European stocks close lower

Extending recent losses, European stock markets closed lower on Tuesday. In Paris, the CAC 40 was down 1.45 percent and in Frankfurt the DAX lost 1.75 percent. European shares were pulled down by financials.


REUTERS - European shares ended lower on Tuesday as investor concern intensified about the scale of the economic slowdown, with financials leading the index lower.

The pan-European FTSEurofirst 300 index of top European shares closed off 1.5 percent at 840.36 points, having sunk as far as 828.68 points.

"Markets are pricing in a greater European slowdown than perhaps imagined towards the end of last year and are selling off," said Peter Dixon, UK economist at Commerzbank.

"I think it is a realisation that the data flow over the last few weeks has been universally awful out of Europe," Dixon said.

European stocks came off lows as a Democratic congressional aide said that U.S. President-elect Barack Obama planned to urge Senate Democrats to back his request for the remaining $350 billion from the financial industry bailout.

Earlier, Federal Reserve Chairman Ben Bernanke said the government could consider buying troubled assets, providing asset guarantees or setting up a so-called bad bank to take over assets in exchange for cash and equity.

"The speech was nothing that had not been heard before," said Dixon.

Banks led the losers on the index. Barclays, RBS and Lloyds TSB were down 5.4-10.1 percent.

"UK banks have rallied in expectation of the next leg of Government support which is imminent but we stay with the view that the scale and pace of deterioration in the UK economy suggests that the risk of further capital being required remains significant," NCB Stockbrokers said.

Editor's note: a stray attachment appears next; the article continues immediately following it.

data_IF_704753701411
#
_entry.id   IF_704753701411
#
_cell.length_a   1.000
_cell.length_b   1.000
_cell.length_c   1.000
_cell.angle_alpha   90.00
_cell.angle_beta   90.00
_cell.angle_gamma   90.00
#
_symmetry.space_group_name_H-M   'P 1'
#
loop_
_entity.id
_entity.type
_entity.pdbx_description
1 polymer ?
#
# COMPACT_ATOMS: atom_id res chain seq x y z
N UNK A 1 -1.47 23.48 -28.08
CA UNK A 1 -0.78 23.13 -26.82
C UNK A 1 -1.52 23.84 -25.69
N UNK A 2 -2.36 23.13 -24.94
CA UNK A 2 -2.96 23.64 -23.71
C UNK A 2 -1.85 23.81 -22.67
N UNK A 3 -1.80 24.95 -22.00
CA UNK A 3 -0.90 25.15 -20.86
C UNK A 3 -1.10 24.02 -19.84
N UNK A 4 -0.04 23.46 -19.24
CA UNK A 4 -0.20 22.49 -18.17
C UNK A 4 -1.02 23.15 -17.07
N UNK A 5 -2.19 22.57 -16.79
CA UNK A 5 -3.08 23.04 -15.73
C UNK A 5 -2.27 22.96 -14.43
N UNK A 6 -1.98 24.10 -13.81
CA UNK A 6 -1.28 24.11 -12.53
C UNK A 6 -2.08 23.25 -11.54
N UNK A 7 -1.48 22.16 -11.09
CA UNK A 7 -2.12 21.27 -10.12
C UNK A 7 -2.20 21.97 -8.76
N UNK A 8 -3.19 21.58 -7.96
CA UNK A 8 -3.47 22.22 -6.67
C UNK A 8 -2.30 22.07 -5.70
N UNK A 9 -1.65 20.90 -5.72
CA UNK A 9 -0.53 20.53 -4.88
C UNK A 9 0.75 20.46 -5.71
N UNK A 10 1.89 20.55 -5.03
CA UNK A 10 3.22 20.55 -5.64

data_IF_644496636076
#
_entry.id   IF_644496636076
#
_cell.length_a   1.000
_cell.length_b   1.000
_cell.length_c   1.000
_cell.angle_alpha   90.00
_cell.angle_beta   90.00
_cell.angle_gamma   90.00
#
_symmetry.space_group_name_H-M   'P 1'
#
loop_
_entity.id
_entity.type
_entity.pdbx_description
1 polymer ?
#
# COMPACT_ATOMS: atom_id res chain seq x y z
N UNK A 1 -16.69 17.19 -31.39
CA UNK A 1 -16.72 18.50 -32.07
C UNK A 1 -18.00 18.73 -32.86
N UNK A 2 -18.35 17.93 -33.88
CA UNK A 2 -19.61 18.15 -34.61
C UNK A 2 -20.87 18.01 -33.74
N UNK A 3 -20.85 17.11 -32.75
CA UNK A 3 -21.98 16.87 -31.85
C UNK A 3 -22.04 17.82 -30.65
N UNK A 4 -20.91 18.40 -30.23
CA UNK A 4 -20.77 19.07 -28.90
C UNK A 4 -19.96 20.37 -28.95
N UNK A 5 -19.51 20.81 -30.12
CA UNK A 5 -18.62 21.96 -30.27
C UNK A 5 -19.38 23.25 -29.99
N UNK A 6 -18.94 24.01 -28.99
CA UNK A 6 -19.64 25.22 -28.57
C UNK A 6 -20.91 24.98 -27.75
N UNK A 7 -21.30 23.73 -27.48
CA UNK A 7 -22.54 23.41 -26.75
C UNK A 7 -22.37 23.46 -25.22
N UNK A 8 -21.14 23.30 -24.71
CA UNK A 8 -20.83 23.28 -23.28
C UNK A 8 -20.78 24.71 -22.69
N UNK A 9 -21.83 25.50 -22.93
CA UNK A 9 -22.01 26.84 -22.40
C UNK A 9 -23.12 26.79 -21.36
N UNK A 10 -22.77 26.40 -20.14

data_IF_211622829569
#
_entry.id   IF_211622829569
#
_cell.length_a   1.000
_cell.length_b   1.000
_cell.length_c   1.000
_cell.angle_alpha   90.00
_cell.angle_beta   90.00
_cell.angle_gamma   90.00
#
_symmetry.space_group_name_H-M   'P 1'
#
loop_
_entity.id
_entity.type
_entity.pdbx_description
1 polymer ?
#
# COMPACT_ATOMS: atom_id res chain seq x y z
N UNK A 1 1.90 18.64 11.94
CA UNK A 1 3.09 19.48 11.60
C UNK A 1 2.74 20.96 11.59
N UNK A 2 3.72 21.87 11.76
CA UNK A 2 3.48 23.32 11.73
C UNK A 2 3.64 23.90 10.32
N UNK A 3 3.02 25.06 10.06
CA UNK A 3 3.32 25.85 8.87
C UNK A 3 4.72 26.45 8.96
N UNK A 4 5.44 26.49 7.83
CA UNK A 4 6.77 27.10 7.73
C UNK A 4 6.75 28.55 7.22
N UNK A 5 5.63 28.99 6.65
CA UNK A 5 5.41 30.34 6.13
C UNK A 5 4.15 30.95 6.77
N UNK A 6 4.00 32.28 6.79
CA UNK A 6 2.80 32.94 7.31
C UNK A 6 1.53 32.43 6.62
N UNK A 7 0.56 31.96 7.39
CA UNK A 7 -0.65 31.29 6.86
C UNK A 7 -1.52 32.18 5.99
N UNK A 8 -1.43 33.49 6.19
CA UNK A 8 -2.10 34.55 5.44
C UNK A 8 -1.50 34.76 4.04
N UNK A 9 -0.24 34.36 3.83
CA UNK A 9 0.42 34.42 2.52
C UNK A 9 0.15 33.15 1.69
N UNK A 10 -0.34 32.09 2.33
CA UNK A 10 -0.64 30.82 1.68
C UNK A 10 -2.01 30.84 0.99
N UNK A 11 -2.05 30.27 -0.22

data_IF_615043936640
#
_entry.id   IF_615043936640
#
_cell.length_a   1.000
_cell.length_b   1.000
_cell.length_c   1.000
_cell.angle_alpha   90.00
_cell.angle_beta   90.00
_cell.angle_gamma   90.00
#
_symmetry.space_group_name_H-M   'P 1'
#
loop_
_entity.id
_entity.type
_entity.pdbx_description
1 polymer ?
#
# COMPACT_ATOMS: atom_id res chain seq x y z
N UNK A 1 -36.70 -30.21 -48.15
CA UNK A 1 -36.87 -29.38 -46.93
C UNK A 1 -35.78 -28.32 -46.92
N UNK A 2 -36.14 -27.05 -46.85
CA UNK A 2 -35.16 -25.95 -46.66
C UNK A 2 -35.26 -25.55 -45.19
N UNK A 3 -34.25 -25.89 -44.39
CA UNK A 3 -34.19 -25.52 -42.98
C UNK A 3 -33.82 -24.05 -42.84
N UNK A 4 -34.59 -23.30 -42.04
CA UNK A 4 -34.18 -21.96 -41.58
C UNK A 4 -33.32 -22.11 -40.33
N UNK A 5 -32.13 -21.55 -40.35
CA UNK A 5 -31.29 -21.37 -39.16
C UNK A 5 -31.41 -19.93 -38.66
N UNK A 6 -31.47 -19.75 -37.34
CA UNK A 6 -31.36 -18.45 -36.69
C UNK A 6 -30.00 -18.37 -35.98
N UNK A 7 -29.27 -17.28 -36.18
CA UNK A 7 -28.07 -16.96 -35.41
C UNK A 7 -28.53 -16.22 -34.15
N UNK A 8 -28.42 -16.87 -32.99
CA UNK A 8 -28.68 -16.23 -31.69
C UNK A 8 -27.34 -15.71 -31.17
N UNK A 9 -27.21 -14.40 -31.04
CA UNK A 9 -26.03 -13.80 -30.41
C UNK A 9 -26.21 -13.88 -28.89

Deutsche Bank fell back 0.9 percent on talk that Deutsche Post - down 6 percent - could take a stake in the group as part of a deal to complete the sale of Deutsche Postbank, a source with direct knowledge of the matter said.

Deutsche Postbank soared 11.7 percent. Post and Deutsche Bank declined to comment.

Fortis gained nearly 18 percent on market talk that the Belgian government was set to buy the remains of the troubled financial services group.

The insurance sector were also heavyweight losers on the index. A Citigroup analyst said that a sale of assets by American International Group, once the world's biggest insurer by market value, to repay debt holders could leave little value for common stockholders. Axa, Allianz and RSA Insurance Group were down 3.4-4.85 percent.

Energy stocks rise as crude recovers

Energy stocks recovered from earlier losses as crude gained 3.35 percent, having earlier touched a three-week low.

BG Group, ENI and Royal Dutch Shell were up 0.1-1.6 percent.

Drug makers were on the rise as investors turned to the safety of defensive stocks.

Roche, Sanofi-Aventis and Shire were 1.2-2.3 percent higher. 

European aerospace group EADS rose 1.8 percent after the company said it had abandoned a "significant" defence acquisition in the United States to conserve cash and prop up Airbus plane sales to crisis-hit airlines.

Actelion gained 6 percent after Credit Suisse raised their price target on the stock to 74 francs from 67.

Across Europe, the FTSE 100 index was down 0.6 percent, Germany's DAX was 1.75 percent lower and France's CAC 40 was down 1.5 percent.

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